Perched deep inside Uyak Bay, a narrow fjord 60 miles southwest of the city of Kodiak, Larsen Bay boasts a scenic location next to some of the best fishing grounds in the Kodiak Archipeligo.
About Larsen Bay (Sugpiaq: Uyaqsaq)
Named for Peter Larsen, an Unga Island furrier, hunter and guide, the community is called Uyak by the Aleut people who have resided here for 2,000 years. The village drew national attention in 1991 when the Smithsonian Institution returned the remains of 756 Alutiiq Natives. Interred in a mass grave, the burial marked the largest repatriation of Native remains ever conducted by the Smithsonian. Like many Kodiak Island communities, the Russian influence of fur traders in the late 1700s and early 1800s can also be seen throughout Larsen Bay in Russian Orthodox churches and cemeteries.
Things to do
Larsen Bay is surrounded by Kodiak National Wildlife Refuge, the 2,812-square-mile preserve that covers two-thirds of Kodiak Island. The refuge's diverse habitat ranges from rugged mountains and alpine meadows to wetlands, spruce forest and grassland. Wildlife viewing is excellent in the refuge, and its most famous resident is the giant Kodiak brown bear. Lesser known but equally interesting is the birding – the refuge is home to more than 200 different species and 600 breeding pairs of bald eagles. Marine life is also plentiful, including seals, sea lions, porpoises, sea otters, whales and puffins. No roads enter the refuge, and no maintained trails lie within it, so the best way to view wildlife within the refuge is by chartered boat or plane.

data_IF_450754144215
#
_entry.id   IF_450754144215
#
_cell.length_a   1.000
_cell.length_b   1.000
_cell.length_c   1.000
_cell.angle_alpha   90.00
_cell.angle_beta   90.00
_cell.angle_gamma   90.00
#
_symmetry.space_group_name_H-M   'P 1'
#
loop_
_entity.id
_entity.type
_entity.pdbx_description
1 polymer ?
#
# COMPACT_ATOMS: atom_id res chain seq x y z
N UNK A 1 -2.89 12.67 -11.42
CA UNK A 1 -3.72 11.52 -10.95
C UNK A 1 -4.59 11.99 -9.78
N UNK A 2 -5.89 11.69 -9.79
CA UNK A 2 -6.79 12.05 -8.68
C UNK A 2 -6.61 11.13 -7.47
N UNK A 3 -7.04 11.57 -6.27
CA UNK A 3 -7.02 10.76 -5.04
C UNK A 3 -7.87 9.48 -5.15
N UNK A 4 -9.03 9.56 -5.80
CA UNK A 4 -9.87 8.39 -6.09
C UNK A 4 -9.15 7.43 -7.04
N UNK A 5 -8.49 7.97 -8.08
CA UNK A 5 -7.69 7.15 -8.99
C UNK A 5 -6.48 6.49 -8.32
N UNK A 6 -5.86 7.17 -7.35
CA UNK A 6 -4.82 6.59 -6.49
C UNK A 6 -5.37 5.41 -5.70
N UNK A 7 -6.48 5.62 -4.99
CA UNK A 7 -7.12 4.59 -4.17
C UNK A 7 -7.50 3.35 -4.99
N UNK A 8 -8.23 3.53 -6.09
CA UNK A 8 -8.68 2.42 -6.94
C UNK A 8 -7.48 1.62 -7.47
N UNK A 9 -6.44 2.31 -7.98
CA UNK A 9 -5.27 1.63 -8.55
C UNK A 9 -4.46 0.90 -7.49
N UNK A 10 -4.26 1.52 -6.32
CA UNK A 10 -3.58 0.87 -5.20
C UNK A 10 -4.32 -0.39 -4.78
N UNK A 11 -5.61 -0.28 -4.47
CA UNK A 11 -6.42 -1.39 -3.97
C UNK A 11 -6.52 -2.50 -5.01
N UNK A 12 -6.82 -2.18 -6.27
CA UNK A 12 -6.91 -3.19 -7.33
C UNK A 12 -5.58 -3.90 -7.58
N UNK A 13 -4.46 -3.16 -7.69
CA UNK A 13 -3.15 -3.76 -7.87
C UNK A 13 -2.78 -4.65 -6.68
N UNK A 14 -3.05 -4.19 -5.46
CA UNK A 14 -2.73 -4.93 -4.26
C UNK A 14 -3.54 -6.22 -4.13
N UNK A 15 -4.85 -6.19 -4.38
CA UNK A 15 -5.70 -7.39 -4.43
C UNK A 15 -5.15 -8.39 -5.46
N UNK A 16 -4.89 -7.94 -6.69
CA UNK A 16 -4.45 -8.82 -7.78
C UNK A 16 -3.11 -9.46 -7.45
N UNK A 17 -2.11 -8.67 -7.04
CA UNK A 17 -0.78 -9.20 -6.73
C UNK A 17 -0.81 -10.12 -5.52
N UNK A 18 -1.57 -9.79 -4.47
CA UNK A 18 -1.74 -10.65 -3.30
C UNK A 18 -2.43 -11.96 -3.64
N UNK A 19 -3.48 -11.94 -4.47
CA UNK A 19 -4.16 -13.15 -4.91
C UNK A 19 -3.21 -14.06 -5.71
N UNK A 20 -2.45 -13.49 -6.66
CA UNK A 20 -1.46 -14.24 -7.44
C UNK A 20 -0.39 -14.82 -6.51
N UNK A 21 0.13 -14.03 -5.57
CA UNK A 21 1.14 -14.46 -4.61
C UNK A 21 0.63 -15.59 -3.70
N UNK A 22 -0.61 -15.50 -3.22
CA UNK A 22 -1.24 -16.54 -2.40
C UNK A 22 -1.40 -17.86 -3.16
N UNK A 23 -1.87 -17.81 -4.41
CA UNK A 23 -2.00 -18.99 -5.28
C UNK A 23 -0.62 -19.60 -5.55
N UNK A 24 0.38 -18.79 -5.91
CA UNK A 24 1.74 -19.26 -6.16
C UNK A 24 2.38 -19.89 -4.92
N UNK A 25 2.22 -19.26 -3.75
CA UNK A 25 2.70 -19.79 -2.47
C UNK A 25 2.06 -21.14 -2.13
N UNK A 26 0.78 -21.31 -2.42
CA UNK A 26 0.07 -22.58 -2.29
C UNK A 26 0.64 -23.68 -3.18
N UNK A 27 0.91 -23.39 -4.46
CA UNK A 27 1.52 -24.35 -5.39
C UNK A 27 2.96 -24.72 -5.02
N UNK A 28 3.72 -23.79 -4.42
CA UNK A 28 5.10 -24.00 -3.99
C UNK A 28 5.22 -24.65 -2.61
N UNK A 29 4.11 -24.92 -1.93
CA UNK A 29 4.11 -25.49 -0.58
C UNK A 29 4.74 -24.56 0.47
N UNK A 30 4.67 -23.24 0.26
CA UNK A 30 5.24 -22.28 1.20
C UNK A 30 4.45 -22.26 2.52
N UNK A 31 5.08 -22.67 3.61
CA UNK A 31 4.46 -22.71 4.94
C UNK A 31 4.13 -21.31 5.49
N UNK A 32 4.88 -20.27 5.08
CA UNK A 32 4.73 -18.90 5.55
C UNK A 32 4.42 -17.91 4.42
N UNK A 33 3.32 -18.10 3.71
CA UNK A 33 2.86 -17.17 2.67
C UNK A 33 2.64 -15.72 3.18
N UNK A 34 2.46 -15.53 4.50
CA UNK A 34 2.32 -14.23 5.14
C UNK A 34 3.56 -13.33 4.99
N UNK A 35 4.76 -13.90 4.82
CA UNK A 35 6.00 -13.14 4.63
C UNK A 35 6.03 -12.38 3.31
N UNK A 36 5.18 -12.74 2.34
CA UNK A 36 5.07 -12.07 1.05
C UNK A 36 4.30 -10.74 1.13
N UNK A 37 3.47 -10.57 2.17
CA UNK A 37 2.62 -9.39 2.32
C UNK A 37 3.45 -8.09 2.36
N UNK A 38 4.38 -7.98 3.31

Wildlife viewing aside, fishing is the main interest of most visitors to Larsen Bay. Excellent fishing lodges maintain a charter fleet that provides saltwater fishing opportunities within the protected bays and inlets near the village or on the open ocean for salmon, halibut, lingcod and rockfish. Rafts or even floatplanes are utilized for stream fishing for salmon, steelhead and Dolly Varden. Among the nearby stream fisheries is the Karluk River, world famous for its sockeye salmon and king salmon runs.
The bear viewing is excellent in and around Larsen Bay. Although visitors frequently spot a brown bears strolling the beach in front of the small village in early summer, a more popular viewing site is Frazer Lake, reached by a 25-minute flight in a float plane. Once on the lake visitors are guided to Frazer River, where from a bear watching platform they observe and photograph bears fishing for salmon.
Larsen Bay is home to a handful of fishing lodges that offer fly-in packages that include lodging, meals and charter fishing adventures or other activities such as bear viewing.
Uyak Bay's calm, sheltered waters offer pristine scenery in a protective environment, making it ideal for kayakers. Paddlers not only experience the shoreline scenery but often enjoy views of marine wildlife from the seat of their boat, ranging from whales and sea otters to puffins and other seabirds. Most lodges in Larsen Bay either have kayaks for guests to use or available for rent.
Uyak Bay is the center for most anglers in Larsen Bay. The long fjord that almost bisects Kodiak Island is home to all five species of Pacific salmon as well as halibut and ling-cod. The silver salmon run is one of the best in Alaska with the fish first appearing in August and peaking in September.
Stream anglers also gather at Larsen Bay for an opportunity to fish nearby Karluk River. The 22-mile river is famous for its salmon and steelhead runs, especially among fly anglers. The Karluk's shallow depths make it easy to sight-cast a fly to salmon and steelhead in knee-deep water.